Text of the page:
Q&A: Nicola Payne: “Middle Eastern leaders may not expect to be questioned or challenged”
Author: Kirsty Tuxford | Date: 16 Dec 2015
Expert on multicultural workplaces explains the common mistakes Western managers make in the GCC
Approximately 80 per cent of the population of the UAE alone are expatriates. But how many of them understand the differences in working culture between the West and the Middle East? Nicola Payne works for Kwintessential, training multicultural workforces to work together. She says it is important to bear in mind that the GCC is not homogenous and is host to a plethora of different ethnicities with their own cultures. People Management asked her how we can all find common understanding at work.
Are roles more clearly defined in Middle Eastern organisations than they are in the West?
That depends broadly on whether an individual is working for a global organisation or one run by a Middle Eastern firm. There are differences in business culture between the two, with further distinction as to whether the organisation is run by Arabs, Kurds, Turks or Iranians and so on. Although definition of roles is essential to any company, regardless of the home entity, outsiders are likely to witness greater role definition within a Middle Eastern entity. Not only are role remits clearer, staff are more likely to be under the direction of a manager with less scope for decision-making and initiative.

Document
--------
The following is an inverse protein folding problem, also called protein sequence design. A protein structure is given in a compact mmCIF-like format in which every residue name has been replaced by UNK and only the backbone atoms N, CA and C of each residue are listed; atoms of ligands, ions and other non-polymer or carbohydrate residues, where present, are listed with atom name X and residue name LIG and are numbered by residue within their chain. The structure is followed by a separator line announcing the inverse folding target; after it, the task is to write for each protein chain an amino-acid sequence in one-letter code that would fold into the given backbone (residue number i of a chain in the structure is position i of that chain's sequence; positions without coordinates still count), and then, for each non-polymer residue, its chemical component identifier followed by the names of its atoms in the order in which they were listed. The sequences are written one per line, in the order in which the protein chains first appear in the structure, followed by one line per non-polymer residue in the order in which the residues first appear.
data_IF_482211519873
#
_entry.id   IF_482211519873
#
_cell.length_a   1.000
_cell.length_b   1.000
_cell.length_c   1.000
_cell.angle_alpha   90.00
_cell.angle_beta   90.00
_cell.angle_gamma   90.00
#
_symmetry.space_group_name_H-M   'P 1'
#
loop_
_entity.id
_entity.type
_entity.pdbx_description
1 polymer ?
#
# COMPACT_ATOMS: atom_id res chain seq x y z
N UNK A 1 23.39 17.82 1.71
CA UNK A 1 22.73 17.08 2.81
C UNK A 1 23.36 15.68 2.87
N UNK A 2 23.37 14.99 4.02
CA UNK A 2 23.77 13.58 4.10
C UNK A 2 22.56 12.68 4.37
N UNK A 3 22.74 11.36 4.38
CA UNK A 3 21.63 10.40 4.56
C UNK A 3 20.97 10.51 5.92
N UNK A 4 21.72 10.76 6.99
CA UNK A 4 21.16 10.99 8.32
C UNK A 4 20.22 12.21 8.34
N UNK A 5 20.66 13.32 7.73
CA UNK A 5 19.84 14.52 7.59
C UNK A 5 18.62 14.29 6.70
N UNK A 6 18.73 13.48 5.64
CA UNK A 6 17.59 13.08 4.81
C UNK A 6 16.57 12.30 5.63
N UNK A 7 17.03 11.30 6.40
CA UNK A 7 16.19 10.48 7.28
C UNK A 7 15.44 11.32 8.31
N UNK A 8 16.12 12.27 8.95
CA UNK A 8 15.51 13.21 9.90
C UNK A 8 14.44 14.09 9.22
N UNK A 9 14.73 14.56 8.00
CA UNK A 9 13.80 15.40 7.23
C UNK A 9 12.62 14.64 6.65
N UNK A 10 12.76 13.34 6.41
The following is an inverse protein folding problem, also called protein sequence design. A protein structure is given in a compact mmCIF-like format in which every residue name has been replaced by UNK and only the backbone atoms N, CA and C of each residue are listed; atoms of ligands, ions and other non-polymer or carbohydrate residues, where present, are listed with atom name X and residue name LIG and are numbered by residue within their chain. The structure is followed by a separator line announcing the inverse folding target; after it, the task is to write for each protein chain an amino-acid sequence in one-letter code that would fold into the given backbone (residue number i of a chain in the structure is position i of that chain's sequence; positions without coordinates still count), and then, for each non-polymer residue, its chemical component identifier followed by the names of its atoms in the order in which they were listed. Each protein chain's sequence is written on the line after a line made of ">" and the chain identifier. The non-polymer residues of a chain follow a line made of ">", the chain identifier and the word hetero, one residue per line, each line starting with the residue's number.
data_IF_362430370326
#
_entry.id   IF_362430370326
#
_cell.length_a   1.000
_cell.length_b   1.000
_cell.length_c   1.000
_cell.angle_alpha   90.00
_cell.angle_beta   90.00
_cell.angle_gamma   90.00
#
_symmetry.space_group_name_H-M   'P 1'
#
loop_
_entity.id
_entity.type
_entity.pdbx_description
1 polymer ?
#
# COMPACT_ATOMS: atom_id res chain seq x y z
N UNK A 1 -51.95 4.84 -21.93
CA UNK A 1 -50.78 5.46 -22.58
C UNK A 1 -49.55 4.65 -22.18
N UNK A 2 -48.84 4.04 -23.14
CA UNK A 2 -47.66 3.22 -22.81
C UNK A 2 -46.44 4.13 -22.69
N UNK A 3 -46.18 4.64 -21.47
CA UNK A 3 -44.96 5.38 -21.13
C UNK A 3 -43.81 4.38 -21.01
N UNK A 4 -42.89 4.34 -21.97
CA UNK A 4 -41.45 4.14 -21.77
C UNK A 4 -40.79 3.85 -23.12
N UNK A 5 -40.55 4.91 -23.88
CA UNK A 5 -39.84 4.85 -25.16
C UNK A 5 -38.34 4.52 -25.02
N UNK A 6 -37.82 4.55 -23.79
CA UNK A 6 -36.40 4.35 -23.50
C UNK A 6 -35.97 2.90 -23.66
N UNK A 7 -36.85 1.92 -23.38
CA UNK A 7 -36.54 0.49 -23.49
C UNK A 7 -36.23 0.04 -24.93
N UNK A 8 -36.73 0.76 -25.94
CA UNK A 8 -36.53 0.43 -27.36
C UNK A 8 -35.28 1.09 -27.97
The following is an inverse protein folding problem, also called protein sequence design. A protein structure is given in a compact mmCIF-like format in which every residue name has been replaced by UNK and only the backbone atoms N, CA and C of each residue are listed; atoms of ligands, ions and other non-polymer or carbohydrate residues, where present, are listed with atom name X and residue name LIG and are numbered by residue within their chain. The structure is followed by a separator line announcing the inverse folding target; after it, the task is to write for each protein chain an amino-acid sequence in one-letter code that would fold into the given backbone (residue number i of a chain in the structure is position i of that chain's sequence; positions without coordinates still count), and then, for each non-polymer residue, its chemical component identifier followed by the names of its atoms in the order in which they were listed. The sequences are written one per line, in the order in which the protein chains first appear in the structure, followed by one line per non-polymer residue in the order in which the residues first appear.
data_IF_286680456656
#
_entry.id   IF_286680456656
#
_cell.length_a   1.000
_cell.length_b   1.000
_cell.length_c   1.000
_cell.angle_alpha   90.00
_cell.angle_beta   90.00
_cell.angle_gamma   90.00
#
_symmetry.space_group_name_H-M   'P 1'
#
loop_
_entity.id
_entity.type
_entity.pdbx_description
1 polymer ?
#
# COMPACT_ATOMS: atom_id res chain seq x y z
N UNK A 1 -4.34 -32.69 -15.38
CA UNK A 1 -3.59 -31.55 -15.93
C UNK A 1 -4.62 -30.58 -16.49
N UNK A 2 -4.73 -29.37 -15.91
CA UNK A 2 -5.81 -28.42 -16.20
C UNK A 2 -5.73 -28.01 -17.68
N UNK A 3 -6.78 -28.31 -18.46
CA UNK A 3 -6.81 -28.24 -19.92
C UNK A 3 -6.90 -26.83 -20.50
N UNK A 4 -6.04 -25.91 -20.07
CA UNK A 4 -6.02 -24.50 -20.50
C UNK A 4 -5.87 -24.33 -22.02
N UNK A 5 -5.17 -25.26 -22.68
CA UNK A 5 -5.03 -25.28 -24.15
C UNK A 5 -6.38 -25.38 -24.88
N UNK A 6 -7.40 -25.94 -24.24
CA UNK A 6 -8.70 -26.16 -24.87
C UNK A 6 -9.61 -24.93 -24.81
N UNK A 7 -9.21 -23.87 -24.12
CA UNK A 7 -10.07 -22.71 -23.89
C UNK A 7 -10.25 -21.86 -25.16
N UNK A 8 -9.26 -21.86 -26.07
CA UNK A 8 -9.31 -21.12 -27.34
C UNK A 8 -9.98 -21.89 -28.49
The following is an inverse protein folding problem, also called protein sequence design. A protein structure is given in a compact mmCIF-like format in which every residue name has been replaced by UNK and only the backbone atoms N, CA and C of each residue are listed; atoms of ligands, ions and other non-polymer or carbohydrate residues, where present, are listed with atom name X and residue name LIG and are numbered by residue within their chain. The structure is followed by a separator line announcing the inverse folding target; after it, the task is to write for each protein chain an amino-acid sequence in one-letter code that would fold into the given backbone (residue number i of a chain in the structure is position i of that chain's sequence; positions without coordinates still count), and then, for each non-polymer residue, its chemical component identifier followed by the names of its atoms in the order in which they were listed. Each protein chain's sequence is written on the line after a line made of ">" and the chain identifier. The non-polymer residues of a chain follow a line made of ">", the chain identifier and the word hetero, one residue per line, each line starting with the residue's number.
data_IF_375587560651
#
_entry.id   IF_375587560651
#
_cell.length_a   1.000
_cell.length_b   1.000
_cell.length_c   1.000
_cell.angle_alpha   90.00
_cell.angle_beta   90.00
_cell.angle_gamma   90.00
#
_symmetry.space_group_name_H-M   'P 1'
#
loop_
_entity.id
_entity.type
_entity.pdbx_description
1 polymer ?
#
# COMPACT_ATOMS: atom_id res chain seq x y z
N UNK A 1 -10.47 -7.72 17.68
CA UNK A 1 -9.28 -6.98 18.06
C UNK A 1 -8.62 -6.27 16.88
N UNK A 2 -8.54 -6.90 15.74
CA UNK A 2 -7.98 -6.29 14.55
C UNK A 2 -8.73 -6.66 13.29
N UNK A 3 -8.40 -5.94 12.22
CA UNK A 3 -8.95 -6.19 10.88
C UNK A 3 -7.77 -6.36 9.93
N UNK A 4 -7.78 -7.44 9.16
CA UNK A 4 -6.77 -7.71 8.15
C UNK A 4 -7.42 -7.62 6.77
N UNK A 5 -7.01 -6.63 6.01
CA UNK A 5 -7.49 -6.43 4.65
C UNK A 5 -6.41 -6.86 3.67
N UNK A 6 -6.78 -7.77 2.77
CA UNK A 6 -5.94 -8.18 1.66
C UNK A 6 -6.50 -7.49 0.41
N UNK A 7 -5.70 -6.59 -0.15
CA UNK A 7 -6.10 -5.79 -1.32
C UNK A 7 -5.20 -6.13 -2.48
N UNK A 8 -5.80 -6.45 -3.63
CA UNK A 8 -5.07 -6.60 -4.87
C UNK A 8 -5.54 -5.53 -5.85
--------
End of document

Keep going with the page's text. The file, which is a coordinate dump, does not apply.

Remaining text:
When managing staff from Middle Eastern cultures, should a boss be more authoritative?
The Middle Eastern working environment is typically hierarchical in nature, and hierarchy is important for the smooth, seamless running of business processes and productivity. Leaders are likely to be more direct, expect employees to carry out business tasks without question or challenge, and might only expect opinions from team members if they have requested them. A manager who takes over a team in the GCC with little acknowledgement of company culture might find that they lose the respect of their new team if they start asking opinions, expecting initiative and creating manager/team open working settings.
What is the local approach to deadlines and timescales?
Timescales are rather fluid in the Middle East, and while timely delivery is worn as a badge of honour in Western businesses, it is given less precedence in local business culture. It is suggested that Western managers make sure team members understand the different cultural approaches to time management from the outset, making their own time management expectations clear. As with a team from their home country, they should put time expectations in writing and follow up regularly with requests for updates to ensure the necessary progress is being made.
How important is relationship-building?
It is essential to Emiratis, especially when doing work with new contacts. Emiratis have a preference for transacting business arrangements with family or close friends, making trust a critical factor when building relationships outside this framework. Such relationships cannot be hurried as it takes time to build trust and develop the necessary rapport. Initial meetings often take no account of business matters at all and will focus on purely personal matters until the individual feels sufficiently comfortable to progress to business matters. The slow pace at which this phase may progress often comes as a surprise to Westerners.